Taxonomy & Nomenclature
Physical Description / Field Identification
Similar in body shape to the mesoplodonts described below, Shepherd’s beaked whales have long pointed beaks, distinct from the relatively steep forehead. However, they have rather pronounced melons. There is a shallow pair of throat creases. The flippers are small and rounded, and the dorsal fin, set far back, is short and falcate. Generally, the notch between the flukes (characteristic of most cetaceans) is absent.
Although many descriptions are based on partially decomposed specimens, the color pattern appears to be largely countershaded, dark gray above and lighter below. The white ventral field extends up onto the flippers. There are often several dark diagonal bands on the sides.
Unique to beaked whales, this species has a mouthful of sharp functional teeth. There are 17-21 per row in the upper jaw, and 17-29 in the lower. At the tip of the lower jaw is a pair of enlarged terminal teeth, which erupt only in adult males.
Can be Confused With
Shepherd’s beaked whales can be confused with other beaked whales, especially mesoplodonts at sea. However, they appear to be somewhat larger than most mesoplodonts, and have a more sharp beak (from above) and more pronounced melon.
Lengths of 6.6 m (female) and 6.1-7.0 m (males) have been reported. Length at birth is unknown, but is presumed to be around 3 m.
Shepherd’s beaked whales apparently have a circumpolar distribution in cold temperate waters of the Southern Hemisphere, although the species is known almost exclusively from strandings. There are records from New Zealand (the majority), southern Australia, and both coasts of South America. Like other members of the family, these are probably exclusively oceanic, deep-water animals.
Ecology and Behavior
Very little is known of the natural history of this species. Many of the confirmed records are at least partially decomposed strandings. There are only a handful of fresh specimen and unconfirmed sighting records.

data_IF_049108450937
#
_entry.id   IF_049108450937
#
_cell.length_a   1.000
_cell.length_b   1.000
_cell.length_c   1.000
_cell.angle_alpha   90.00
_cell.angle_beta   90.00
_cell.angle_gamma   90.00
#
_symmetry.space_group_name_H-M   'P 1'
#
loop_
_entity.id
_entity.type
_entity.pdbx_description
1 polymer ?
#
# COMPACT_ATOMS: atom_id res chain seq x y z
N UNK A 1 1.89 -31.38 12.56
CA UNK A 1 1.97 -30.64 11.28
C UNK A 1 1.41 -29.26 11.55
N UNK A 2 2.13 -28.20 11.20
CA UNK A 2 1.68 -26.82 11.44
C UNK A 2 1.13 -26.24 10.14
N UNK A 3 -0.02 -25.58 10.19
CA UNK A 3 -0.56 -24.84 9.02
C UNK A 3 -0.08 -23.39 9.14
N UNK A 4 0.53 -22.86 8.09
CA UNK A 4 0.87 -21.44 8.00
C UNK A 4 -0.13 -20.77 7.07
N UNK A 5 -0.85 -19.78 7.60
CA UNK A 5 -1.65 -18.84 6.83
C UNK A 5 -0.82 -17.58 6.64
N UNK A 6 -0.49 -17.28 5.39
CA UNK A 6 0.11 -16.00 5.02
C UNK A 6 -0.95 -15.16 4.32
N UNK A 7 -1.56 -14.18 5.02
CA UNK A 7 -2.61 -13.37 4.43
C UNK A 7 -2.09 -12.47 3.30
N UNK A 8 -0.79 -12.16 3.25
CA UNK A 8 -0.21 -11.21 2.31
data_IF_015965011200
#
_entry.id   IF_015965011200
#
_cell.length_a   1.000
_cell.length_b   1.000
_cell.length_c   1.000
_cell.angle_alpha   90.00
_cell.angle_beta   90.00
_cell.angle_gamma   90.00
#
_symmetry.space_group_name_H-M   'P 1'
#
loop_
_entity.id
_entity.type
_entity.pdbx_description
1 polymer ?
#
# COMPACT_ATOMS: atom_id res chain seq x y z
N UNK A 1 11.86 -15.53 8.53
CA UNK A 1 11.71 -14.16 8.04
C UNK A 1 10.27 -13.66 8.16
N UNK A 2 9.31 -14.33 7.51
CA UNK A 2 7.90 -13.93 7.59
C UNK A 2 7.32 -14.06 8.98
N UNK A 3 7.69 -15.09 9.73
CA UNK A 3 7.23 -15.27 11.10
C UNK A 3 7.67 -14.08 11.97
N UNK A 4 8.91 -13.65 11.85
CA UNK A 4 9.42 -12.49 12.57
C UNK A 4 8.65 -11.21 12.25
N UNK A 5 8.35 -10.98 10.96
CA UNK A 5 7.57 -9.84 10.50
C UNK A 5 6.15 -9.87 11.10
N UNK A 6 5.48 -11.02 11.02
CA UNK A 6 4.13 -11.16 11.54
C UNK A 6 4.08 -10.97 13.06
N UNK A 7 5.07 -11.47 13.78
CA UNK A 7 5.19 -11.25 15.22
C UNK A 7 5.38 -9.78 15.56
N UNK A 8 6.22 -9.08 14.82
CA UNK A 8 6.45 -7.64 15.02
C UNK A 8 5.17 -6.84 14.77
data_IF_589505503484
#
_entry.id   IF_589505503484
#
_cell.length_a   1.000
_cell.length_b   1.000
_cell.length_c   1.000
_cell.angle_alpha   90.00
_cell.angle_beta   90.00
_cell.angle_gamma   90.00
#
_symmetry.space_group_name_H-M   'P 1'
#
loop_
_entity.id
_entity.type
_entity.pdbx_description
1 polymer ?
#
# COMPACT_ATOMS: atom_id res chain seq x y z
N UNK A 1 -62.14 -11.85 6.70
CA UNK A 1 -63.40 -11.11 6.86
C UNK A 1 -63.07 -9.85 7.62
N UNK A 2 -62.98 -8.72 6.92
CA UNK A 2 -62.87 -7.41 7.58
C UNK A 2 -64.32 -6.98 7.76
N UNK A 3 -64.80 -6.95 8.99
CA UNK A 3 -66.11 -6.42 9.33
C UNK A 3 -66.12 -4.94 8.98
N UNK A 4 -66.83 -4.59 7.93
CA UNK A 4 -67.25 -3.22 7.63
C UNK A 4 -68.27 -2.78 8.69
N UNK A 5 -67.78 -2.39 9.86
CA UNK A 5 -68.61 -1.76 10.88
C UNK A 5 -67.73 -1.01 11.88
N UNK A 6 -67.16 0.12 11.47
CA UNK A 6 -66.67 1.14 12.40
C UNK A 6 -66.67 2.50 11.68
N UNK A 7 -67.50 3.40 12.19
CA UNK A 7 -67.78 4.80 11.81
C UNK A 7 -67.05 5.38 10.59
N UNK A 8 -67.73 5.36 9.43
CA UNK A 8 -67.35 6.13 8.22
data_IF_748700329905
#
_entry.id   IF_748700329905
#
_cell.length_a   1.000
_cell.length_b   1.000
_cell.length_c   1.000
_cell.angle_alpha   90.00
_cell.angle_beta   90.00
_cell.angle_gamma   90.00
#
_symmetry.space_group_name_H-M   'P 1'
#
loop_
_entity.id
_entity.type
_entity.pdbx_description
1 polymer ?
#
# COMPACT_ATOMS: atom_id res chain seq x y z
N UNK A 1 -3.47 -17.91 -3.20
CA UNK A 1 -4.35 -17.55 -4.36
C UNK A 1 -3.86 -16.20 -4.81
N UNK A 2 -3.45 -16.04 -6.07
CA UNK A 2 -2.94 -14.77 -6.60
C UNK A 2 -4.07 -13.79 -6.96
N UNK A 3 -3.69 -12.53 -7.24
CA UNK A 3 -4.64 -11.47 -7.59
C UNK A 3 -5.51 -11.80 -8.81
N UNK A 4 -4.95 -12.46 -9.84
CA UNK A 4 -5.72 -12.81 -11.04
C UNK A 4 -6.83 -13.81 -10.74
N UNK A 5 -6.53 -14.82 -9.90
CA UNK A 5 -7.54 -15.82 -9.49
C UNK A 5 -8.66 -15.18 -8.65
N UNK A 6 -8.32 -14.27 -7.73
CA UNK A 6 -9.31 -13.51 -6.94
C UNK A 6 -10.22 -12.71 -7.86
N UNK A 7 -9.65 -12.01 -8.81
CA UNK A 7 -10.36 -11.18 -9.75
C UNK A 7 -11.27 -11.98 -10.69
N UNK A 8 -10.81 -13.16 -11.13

Feeding and Prey
These whales are known to feed on several species of fish, as well as squid and crabs, possibly near the bottom in deep waters. This is unusual, as most beaked whales feed almost exclusively on cephalopods.
Threats and Status
As is true for most of the beaked whales, this species has apparently never been hunted, and fisheries interactions are not known. Currently, Shepherd’s beaked whales are ‘Data Deficient’ (IUCN) and ‘Not Listed’ (ESA).
Baker, A.N. 1999. Whales and dolphin of New Zealand and Australia An identification guide. Victoria University Press, Wellington, N.Z.
Mead, J.G. 1989. Shepherd’s beaked whale Tasmacetus shepherdi Olivier, 1937. pp. 309-320 in S.H. Ridgway and R. Harrison, eds. Handbook of marine mammals, Vol. 4: River dolphins and the larger toothed whales. Academic Press.
Mead, J.G. 2002. Shepherd’s beaked whale Tasmacetus shepherdi. pp. 1078-1081 in W.F. Perrin, B. Würsig and J.G.M. Thewissen, eds. Encyclopedia of marine mammals. Academic Press.
Watkins, W.A. 1976. A probable sighting of a live Tasmacetus shepherdi in New Zealand waters. Journal of Mammalogy 57:1-415.